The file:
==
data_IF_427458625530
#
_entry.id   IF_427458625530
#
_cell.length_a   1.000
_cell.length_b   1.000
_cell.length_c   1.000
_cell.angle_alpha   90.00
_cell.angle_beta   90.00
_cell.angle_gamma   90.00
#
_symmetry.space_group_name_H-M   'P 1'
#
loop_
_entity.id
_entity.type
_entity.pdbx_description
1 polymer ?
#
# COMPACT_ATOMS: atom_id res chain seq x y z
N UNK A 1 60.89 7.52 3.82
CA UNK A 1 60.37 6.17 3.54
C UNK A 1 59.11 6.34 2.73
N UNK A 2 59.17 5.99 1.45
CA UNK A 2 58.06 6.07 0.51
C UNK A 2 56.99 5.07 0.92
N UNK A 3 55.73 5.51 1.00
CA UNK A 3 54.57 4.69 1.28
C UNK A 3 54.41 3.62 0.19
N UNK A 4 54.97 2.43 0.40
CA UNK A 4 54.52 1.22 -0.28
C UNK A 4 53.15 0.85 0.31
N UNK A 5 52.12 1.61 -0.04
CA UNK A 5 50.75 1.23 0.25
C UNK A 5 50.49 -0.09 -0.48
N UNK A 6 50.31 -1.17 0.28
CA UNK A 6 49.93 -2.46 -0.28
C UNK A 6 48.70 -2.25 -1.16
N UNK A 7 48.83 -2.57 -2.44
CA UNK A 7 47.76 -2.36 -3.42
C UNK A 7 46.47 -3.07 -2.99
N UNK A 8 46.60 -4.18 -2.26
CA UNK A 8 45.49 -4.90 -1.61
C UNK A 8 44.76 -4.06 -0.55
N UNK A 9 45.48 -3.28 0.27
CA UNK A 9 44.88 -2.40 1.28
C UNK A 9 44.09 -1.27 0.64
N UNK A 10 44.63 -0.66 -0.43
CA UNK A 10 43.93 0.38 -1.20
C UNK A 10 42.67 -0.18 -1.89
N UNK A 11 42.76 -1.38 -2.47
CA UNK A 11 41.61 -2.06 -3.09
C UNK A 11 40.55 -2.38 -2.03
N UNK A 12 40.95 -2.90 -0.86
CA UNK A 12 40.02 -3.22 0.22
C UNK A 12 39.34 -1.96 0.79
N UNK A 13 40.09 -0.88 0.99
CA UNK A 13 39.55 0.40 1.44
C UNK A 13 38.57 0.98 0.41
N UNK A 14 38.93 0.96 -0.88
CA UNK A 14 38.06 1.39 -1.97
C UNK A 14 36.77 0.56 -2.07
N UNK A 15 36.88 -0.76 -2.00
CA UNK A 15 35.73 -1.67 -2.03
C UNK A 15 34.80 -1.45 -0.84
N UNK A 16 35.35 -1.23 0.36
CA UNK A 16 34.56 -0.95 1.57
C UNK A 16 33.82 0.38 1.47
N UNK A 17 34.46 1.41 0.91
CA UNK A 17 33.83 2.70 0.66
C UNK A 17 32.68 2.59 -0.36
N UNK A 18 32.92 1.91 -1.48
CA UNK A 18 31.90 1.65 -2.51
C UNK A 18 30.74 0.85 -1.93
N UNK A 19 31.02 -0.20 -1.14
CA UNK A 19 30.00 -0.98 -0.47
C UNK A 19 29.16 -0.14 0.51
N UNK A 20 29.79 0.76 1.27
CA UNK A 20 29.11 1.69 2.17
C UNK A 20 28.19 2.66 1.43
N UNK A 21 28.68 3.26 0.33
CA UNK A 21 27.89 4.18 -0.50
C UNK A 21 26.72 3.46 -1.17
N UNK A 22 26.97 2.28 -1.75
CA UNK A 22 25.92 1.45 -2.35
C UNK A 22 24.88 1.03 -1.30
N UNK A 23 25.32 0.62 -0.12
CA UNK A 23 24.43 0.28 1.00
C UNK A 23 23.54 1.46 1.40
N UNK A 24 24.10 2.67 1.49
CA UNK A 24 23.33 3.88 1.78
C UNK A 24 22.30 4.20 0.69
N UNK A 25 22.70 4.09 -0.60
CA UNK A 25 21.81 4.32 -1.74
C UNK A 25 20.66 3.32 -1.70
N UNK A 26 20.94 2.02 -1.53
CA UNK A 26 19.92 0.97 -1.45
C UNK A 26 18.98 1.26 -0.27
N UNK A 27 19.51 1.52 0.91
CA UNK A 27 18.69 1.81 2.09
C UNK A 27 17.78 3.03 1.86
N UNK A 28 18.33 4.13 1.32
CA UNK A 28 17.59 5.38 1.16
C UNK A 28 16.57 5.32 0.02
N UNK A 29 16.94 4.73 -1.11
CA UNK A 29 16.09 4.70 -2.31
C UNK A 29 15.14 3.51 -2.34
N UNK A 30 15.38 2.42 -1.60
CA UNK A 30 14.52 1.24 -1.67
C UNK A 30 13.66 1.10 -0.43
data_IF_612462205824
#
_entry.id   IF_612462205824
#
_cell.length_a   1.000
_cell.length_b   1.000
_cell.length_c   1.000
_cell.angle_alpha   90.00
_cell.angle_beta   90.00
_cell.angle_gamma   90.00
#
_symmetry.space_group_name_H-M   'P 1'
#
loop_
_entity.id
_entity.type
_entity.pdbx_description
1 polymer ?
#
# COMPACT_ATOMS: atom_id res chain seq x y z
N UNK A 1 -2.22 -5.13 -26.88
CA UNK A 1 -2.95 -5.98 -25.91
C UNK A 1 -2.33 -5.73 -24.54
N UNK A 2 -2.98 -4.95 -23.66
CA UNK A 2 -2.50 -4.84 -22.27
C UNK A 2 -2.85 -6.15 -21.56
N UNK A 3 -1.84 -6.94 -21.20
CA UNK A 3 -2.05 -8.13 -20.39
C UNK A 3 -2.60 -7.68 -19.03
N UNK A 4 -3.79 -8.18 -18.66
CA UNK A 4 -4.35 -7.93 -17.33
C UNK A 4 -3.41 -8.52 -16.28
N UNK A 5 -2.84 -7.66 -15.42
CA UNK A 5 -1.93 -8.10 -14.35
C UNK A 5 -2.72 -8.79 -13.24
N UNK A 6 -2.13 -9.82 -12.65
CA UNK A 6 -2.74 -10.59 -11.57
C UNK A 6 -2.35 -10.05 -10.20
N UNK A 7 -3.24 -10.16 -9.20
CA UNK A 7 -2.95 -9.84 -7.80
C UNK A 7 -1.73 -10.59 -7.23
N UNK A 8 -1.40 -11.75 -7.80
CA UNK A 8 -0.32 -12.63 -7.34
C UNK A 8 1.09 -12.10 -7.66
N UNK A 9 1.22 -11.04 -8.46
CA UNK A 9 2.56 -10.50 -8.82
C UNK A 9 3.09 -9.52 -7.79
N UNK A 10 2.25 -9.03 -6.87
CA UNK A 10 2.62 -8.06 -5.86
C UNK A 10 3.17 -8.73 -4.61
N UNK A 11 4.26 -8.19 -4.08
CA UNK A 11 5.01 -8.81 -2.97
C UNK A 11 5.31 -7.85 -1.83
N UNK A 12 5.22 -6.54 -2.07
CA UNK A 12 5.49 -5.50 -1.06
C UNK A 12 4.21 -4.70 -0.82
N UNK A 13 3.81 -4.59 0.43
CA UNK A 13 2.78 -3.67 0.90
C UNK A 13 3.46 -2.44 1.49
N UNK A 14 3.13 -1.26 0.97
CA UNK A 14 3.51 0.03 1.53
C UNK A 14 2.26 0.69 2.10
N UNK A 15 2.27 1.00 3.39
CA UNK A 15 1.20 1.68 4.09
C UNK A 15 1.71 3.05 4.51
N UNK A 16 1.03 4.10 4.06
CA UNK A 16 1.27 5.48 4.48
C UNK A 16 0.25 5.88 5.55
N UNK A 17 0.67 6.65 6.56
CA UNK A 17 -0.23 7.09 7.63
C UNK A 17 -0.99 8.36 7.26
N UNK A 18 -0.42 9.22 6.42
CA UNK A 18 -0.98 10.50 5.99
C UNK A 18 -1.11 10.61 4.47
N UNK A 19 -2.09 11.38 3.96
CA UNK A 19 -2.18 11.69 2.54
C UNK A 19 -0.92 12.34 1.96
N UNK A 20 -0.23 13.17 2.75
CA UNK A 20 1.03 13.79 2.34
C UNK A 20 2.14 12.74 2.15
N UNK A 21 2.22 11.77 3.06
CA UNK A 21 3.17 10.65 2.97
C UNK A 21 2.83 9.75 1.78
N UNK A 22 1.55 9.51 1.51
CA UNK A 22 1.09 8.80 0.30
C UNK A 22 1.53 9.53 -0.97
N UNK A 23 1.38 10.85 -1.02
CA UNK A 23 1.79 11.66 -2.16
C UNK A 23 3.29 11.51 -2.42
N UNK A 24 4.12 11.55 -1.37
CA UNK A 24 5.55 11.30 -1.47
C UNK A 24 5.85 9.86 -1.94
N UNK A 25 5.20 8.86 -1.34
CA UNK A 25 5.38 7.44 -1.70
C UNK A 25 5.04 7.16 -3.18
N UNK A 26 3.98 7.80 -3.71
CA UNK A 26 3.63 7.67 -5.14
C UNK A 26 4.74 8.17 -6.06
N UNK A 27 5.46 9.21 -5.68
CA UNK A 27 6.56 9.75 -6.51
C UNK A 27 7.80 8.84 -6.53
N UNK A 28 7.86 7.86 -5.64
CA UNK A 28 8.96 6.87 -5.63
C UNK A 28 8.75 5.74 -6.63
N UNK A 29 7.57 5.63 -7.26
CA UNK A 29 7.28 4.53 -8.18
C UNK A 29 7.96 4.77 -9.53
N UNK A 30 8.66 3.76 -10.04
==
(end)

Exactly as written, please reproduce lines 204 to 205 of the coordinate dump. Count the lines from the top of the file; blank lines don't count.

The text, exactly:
CA UNK A 25 5.38 7.44 -1.70
C UNK A 25 5.04 7.16 -3.18